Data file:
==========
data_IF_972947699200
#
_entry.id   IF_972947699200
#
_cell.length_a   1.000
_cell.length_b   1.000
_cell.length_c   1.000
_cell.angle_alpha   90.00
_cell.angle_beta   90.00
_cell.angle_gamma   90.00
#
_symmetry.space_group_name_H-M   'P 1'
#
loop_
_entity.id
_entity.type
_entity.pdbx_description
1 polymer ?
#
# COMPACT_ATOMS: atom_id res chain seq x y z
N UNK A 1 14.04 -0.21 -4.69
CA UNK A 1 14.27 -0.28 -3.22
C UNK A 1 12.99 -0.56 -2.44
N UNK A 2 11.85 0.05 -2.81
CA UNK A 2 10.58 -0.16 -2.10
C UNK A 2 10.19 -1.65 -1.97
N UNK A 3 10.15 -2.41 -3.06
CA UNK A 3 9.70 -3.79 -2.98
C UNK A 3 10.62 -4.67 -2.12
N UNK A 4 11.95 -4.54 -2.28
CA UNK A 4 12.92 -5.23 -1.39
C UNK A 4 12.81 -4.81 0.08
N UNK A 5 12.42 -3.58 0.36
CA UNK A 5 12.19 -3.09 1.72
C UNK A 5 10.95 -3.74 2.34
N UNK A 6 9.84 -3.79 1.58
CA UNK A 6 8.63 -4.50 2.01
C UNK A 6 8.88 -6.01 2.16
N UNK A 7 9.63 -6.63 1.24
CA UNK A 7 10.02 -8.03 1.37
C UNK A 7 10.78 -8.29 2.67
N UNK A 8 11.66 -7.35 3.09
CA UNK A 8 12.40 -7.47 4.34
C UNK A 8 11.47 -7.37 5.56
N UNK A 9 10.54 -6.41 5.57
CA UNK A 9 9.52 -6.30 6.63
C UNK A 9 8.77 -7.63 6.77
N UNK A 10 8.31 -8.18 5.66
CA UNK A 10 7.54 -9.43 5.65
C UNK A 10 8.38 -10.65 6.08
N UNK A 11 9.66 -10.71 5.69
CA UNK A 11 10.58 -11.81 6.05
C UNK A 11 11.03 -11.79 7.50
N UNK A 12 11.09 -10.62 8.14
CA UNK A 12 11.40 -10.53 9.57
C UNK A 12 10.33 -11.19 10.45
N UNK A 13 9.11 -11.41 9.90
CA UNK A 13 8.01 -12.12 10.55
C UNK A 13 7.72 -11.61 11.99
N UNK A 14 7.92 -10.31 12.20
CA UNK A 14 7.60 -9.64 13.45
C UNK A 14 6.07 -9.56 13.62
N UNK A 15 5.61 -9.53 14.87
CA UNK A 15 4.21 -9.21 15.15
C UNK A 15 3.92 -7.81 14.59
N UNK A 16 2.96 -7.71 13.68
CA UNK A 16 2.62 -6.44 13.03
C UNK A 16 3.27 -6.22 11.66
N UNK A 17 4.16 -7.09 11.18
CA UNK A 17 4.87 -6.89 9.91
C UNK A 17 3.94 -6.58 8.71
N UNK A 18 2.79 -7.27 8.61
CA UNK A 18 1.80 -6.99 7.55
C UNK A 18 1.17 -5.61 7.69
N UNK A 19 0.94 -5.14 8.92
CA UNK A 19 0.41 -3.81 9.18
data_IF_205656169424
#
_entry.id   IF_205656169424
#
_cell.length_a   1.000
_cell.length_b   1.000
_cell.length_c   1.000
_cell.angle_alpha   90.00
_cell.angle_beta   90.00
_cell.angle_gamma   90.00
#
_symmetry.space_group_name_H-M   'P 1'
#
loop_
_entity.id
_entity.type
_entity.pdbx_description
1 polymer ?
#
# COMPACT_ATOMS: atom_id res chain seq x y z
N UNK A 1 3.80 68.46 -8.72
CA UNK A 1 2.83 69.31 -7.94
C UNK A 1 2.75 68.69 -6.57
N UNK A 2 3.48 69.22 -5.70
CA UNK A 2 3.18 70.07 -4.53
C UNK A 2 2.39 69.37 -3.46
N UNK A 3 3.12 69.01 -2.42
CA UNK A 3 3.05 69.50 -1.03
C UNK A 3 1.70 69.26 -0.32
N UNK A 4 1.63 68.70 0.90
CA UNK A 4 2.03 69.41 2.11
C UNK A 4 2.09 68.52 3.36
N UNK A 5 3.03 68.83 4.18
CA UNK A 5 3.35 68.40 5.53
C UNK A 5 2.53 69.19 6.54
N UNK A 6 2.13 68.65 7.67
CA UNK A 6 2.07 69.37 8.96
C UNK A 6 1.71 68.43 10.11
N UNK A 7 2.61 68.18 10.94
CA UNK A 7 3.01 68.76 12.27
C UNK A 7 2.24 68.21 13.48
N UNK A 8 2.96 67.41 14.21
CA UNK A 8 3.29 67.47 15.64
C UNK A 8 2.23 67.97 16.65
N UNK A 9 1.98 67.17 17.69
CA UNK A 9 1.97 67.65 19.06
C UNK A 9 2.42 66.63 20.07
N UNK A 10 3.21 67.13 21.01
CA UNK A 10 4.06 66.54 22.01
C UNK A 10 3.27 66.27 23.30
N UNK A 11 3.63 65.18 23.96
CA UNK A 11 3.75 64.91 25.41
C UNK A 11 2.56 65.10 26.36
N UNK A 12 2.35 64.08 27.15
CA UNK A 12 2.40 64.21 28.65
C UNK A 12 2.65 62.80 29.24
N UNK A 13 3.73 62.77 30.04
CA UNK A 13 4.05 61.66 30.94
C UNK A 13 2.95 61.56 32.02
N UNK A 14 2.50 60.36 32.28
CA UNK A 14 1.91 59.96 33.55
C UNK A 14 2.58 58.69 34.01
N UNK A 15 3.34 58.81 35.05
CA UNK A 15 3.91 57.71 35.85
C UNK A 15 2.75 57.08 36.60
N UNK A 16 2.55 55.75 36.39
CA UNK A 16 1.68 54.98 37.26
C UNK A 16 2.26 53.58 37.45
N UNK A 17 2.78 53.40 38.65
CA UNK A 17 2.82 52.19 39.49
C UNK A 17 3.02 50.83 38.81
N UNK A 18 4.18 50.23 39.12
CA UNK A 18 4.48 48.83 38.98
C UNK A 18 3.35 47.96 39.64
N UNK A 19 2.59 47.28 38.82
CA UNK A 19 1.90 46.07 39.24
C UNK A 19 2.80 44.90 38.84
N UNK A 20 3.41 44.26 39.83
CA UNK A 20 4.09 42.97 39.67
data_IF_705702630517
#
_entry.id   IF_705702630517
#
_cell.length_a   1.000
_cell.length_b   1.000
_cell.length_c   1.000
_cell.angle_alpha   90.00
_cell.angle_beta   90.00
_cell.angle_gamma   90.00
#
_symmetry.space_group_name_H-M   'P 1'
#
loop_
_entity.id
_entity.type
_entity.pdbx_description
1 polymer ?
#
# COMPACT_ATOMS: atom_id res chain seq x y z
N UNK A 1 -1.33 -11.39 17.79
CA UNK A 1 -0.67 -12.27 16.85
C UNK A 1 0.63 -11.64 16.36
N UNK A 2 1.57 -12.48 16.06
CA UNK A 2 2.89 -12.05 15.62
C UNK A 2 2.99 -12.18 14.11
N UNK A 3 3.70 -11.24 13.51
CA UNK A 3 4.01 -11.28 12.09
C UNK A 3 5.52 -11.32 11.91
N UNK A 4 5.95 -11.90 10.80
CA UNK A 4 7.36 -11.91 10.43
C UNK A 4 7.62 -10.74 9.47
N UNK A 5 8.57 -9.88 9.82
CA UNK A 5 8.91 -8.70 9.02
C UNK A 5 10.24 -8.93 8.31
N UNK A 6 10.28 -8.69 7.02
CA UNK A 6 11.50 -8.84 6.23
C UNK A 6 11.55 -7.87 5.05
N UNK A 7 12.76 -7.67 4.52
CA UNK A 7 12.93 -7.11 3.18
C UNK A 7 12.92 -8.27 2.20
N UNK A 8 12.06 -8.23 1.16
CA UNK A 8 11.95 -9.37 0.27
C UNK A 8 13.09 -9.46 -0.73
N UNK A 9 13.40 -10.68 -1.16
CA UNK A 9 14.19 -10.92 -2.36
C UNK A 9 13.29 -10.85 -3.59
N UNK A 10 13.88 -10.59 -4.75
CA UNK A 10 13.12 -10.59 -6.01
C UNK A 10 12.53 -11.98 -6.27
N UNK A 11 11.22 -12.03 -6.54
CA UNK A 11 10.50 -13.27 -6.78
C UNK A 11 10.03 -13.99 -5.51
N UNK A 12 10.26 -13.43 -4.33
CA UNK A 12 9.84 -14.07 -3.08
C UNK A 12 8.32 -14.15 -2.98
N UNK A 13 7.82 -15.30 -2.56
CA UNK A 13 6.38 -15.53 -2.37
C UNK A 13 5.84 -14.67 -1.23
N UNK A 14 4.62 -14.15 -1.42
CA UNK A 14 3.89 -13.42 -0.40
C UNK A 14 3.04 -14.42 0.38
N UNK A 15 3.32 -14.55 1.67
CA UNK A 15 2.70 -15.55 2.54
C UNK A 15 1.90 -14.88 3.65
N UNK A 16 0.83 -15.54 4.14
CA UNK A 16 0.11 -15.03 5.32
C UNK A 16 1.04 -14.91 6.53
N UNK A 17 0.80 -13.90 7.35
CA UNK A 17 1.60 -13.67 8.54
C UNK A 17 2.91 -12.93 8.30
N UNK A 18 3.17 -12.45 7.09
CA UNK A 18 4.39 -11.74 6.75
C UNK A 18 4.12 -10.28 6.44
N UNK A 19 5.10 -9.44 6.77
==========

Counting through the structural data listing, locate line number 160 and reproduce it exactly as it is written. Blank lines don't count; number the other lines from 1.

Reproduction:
_cell.length_a   1.000